Oxford rally Against Windrush raises awareness against Racism

By Richard Chidwick at

Oxford’s Afro Caribbean community is holding a series of events in 2018 to mark the anniversary of the Windrush. In April 1948 thousands of families were invited to the UK to help rebuild the country after WW2, the Windrush was the name of the ship they arrived in.

The demonstration, organised by Oxford Stand Up to Racism, was to raise awareness of the current Windrush scandal with speeches presented to more than 100 people gathering in Oxford City Centre against Government in the wake of this overt racism.

Julie Simmons from Oxford Stand Up To Racism said: “First, second and third generations of the Windrush spoke out to condemn the appalling treatment members of the Windrush generation and their families have received, including Yvonne Williams who has just been released after 8 months of detention,”

“There was real anger at the treatment of people who had built their lives here and contributed hugely to the rebuilding of Britain after the war with one aunt recalling how she spent years cleaning the rooms of the elite in Oxford University for pittance wage from 1960. One mother related how the impact is also felt on the newest generation with her primary school aged daughter had asked her if she was going to be deported.”

Ian McKendrick on behalf of Oxford Stand Up To Racism said: “The deliberate creation of a hostile environment for migrants, with arbitrary targets to reduce immigration has seen people who have every right to live in the UK sacked, denied healthcare, thrown into prison and deported. People who have lived all their lives here, who helped to rebuild Britain after WWII and saved the NHS have been treated like criminals. People have been denied contact with their families and forced to live in countries they have no connection with and no means of supporting themselves, in spite of their massive contribution here.”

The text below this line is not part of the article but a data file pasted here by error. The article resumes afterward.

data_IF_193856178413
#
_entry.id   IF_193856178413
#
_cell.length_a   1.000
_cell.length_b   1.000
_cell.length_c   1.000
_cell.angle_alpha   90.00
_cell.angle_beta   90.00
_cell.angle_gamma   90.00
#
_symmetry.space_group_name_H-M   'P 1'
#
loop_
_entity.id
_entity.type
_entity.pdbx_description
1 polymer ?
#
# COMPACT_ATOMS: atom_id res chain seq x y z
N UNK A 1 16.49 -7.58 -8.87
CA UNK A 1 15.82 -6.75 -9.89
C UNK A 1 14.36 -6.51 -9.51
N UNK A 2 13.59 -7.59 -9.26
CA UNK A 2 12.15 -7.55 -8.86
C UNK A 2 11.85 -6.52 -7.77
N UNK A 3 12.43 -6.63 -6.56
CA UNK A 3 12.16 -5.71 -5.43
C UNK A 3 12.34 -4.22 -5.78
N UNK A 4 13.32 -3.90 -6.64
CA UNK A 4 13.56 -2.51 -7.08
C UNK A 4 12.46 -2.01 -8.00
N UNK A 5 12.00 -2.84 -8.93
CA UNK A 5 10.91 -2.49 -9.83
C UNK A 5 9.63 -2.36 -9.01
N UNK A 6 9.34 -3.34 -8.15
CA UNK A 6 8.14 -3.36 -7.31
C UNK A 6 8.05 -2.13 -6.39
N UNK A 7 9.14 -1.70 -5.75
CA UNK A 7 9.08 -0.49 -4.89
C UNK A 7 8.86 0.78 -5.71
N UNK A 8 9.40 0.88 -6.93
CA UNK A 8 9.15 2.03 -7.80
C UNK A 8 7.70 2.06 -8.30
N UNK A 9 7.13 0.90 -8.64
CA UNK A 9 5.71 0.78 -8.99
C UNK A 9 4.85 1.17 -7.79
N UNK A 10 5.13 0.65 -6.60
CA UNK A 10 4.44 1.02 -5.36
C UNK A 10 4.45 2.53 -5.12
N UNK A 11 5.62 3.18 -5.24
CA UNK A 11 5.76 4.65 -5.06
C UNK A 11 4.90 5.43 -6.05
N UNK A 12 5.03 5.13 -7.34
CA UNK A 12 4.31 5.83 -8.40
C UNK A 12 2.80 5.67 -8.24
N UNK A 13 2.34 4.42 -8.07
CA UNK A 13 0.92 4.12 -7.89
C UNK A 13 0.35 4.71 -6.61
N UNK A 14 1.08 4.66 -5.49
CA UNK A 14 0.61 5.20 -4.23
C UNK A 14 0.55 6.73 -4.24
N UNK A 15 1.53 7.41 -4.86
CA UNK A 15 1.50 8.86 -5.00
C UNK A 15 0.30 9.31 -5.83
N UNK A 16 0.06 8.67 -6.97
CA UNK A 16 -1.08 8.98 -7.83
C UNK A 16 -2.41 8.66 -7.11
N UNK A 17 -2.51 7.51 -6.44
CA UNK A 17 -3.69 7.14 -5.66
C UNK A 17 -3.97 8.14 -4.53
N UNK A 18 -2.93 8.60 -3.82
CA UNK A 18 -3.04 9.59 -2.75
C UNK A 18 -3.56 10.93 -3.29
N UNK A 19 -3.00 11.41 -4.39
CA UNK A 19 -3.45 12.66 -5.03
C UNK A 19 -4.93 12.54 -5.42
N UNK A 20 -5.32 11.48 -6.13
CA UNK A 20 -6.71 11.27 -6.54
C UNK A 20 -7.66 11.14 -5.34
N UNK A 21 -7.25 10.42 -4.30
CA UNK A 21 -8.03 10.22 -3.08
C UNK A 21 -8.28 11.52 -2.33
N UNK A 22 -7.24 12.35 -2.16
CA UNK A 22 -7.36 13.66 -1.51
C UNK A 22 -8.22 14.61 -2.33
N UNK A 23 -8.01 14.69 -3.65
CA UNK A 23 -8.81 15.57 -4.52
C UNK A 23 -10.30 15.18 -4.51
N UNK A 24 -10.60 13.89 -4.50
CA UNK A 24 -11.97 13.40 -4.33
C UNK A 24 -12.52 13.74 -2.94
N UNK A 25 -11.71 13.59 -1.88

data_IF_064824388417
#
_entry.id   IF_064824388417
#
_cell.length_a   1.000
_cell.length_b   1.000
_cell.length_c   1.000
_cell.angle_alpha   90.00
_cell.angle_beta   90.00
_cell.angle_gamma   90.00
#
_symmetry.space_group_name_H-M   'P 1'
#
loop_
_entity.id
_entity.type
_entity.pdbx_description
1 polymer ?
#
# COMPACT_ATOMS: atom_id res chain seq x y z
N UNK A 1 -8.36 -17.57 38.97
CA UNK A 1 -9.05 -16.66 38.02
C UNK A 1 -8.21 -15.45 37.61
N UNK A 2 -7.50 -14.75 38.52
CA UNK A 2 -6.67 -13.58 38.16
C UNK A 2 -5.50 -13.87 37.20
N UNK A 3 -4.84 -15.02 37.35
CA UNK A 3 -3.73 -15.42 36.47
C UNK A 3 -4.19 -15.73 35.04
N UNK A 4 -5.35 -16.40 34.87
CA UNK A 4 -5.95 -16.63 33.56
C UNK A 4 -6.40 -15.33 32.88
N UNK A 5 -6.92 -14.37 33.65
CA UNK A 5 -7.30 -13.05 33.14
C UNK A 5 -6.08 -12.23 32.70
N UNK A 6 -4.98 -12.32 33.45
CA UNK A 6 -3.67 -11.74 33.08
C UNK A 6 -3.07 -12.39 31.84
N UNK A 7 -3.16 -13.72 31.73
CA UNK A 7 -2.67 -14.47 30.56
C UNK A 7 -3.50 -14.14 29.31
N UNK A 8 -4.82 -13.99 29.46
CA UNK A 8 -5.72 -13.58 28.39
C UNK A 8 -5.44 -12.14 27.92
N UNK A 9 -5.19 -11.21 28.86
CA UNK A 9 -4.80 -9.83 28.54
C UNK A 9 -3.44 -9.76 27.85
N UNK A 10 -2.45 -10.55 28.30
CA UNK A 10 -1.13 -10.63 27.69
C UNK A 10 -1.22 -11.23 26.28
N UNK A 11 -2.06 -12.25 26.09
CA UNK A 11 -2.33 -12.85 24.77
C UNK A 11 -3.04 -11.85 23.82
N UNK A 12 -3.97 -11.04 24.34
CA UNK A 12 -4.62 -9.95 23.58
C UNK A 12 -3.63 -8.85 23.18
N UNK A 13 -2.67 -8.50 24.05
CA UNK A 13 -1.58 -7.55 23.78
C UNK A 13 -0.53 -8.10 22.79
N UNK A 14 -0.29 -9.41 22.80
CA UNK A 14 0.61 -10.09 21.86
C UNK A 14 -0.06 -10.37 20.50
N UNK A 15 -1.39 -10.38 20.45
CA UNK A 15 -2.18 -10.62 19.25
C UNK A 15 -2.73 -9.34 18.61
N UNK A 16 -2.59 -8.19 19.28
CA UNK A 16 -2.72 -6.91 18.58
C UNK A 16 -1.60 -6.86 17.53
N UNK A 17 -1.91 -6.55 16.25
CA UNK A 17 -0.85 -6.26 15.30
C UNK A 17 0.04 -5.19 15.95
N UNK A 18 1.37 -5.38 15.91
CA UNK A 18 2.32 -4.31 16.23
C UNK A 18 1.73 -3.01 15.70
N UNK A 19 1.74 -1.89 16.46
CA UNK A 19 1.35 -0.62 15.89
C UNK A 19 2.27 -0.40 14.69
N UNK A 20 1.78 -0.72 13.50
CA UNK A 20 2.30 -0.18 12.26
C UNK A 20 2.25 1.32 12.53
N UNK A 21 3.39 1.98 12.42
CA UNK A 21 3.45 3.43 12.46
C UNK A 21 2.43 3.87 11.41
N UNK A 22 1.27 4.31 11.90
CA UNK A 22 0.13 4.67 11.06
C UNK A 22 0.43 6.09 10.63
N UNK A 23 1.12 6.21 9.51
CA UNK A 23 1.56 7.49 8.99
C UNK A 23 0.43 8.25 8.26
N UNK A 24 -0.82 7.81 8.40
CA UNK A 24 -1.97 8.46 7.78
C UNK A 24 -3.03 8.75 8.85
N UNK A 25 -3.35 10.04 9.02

Junie James said: “I arrived in 1964 and lived on Princes Street on the Cowley Road. A lot of people came over when Britain left the Caribbean and due to poverty and lack of jobs, many people came to the UK do not need an amnesty if they have legal right to be here. I think Amber Rudd is a Sacrificial Lamb there are others further up the chain such as the prime minister people had to go and she has had to go. A lot of people came to Oxford and plenty who came here in the 1950s.”

For more information visit: https://www.facebook.com/OSUTR/ or www.ackhi.org